How to List the Members of a Group In Linux?

In Linux,  a group is a unit that is useful to share files/directories within the local system or from the local to the remote system. It can contain multiple users that are known as its group members. Each group member has the same permissions and privileges that can be easily managed by using the right commands.

This post illustrates possible methods to list the members of a group in Linux having the following outcomes:

Method 1: Using the “getent” Command

The “getent”  is a built-in Linux command to show the details of the database having entries “passwd”, “group”, “services”, “network”, and “protocols”. It is known as the common method to get user details in Linux. 

The “getent” command displays the group databases configured in /etc/nsswitch.conf file. 

Execute the “getent” command with the specified group to check its group members:

$ getent group sudo

The output displays four entries in one line i.e group_nmae, password(encrypted), group_id, and group_list(group_member “itslinuxfoss”).

Here the “sudo” group member is only one “itslinuxfoss”.

Method 2: Using the “members” Command

As the “member” command name clearly tells that it is beneficial for listing the members of the group. 

It is an external command so first install it in the Linux system as per distributions using default package managers:

$ sudo yum install members                        #For Fedora
$ sudo dnf install members                        #For CentOS/RHEL
$ sudo apt install members                        #For Ubuntu/Debian-Based

The “members” utility has been successfully installed in current Linux distro Ubuntu 22.04.

Simply enter the “member” command with the targeted group name to display its members’ list in this way:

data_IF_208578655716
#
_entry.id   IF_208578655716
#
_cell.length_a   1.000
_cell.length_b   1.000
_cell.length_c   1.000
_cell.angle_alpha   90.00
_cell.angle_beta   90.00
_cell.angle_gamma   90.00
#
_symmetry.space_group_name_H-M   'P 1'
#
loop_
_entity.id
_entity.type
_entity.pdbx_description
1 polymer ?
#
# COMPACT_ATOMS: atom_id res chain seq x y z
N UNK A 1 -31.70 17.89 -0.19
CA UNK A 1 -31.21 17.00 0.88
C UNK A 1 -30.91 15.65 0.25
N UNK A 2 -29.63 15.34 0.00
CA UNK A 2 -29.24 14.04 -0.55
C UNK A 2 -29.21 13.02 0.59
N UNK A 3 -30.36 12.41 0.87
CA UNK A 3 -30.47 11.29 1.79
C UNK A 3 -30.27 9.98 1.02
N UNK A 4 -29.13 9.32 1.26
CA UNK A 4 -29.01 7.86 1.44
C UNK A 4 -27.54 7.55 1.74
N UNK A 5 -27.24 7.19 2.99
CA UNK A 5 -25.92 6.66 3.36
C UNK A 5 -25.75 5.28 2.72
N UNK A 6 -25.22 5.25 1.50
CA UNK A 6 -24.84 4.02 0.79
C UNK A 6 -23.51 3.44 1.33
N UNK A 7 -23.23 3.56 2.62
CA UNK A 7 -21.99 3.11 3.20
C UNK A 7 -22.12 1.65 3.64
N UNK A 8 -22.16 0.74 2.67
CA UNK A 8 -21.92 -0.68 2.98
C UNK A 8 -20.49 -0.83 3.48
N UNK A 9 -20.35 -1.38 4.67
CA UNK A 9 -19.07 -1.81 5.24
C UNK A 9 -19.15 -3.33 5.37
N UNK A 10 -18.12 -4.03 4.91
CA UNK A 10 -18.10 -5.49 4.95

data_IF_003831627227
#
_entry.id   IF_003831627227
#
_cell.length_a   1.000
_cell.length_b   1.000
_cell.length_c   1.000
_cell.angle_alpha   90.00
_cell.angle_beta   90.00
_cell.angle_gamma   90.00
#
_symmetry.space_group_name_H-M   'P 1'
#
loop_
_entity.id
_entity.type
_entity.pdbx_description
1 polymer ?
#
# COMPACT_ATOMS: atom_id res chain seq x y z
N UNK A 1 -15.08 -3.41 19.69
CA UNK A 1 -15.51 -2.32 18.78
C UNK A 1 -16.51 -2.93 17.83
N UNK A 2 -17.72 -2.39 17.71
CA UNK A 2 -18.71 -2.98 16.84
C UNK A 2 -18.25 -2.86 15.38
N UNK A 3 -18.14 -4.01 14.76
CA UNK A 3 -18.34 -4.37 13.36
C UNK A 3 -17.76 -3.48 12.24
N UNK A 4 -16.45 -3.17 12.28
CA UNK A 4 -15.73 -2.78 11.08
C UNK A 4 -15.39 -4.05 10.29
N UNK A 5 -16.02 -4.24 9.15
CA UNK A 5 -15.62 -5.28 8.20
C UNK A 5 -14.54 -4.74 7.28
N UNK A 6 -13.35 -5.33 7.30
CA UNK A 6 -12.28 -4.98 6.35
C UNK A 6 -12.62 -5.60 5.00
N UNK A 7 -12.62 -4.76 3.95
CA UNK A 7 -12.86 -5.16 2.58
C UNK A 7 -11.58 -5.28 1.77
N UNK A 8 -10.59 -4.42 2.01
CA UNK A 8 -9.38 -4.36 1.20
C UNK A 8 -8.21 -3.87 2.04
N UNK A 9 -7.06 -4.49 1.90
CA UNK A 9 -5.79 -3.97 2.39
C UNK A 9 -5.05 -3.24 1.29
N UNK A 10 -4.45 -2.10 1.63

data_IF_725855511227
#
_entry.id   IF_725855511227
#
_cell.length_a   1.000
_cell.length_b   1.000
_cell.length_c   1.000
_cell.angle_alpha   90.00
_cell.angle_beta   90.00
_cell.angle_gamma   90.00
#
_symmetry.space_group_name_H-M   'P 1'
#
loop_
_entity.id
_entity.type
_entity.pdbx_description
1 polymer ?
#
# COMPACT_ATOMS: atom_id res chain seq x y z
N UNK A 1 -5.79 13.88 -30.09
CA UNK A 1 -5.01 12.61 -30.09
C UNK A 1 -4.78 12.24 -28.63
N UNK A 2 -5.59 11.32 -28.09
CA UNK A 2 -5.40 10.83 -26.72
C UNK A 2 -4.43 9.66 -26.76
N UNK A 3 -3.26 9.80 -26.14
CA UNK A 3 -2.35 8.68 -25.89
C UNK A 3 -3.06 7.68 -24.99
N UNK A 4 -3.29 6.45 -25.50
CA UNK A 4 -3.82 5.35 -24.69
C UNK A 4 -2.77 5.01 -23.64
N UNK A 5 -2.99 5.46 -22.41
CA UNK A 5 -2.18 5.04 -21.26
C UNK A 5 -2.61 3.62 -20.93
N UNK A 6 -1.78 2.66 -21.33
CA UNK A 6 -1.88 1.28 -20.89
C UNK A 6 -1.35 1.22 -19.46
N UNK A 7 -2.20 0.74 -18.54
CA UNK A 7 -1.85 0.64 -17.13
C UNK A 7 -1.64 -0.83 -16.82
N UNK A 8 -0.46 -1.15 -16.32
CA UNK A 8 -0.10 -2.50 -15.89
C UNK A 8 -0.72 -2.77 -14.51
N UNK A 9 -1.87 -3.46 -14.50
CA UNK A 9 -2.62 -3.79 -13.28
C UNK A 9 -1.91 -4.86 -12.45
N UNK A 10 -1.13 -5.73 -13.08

$ member scanner

It displayed only the group member “saned” of the “scanner” group.

Method 3: Using the “groupmems” Command

The “groupmems” is another command line tool that allows Linux users to manage their group membership without having superuser privileges. 

However, it needs the superuser privileges to access the “/etc/gshadow” file for getting the group members by following the “-l(list)” flag alongside the group name:

$ sudo groupmems -g sambashare -l

The “sambashare” group is associated with the group member “itslinuxfoss”.

Method 4: Using the “libuser-lid” Command

Another external “lid” command is beneficial for getting group details. It is just like the “groupmems”, and the “members” command that displays members of a group in the Linux operating system.

Install the libuser Command Support

It is not pre-installed in the Linux operating system but can be easily installed using the below-mentioned commands:

$ sudo yum install libuser                        #For Fedora
$ sudo dnf install libuser                        #For CentOS/RHEL
$ sudo apt install libuser                        #For Ubuntu/Debian-Based


When the installation is completed, run “libuser-lid” with the “-g(group)” flag to get the group members of “adm” group with superuser privileges:

$ sudo libuser-lid -g adm

The output shows the “adm” group members list along with their IDs.

Method 5: Using the “/etc/group” File

The “/etc/group” is a text file that contains the user’s group information. It contains group information in four entities that are described here:

  • Group_name: Represents the user group name.
  • Password: Shows the encrypted password. It is usually blank in case of no password.
  • Group_ID: Identifies the group id.  
  • Group List: Displays the group members separated by commas.

It generally displays all group details however to get the specified group members list use it with the “grep” command:

$ grep sudo /etc/group

The user “itslinuxfoss” is a member of the “sudo” group.


Linux and its distributions offer the “getent”, “groupmems”, “members”, and “libuser_lid” command line utilities for listing the group members of a group. In addition, this task can also be performed by accessing the “/etc/group” file using the “cat(for all)”, and “grep(for particular)” commands. This guide has provided a detailed view to list the members of a group in Linux.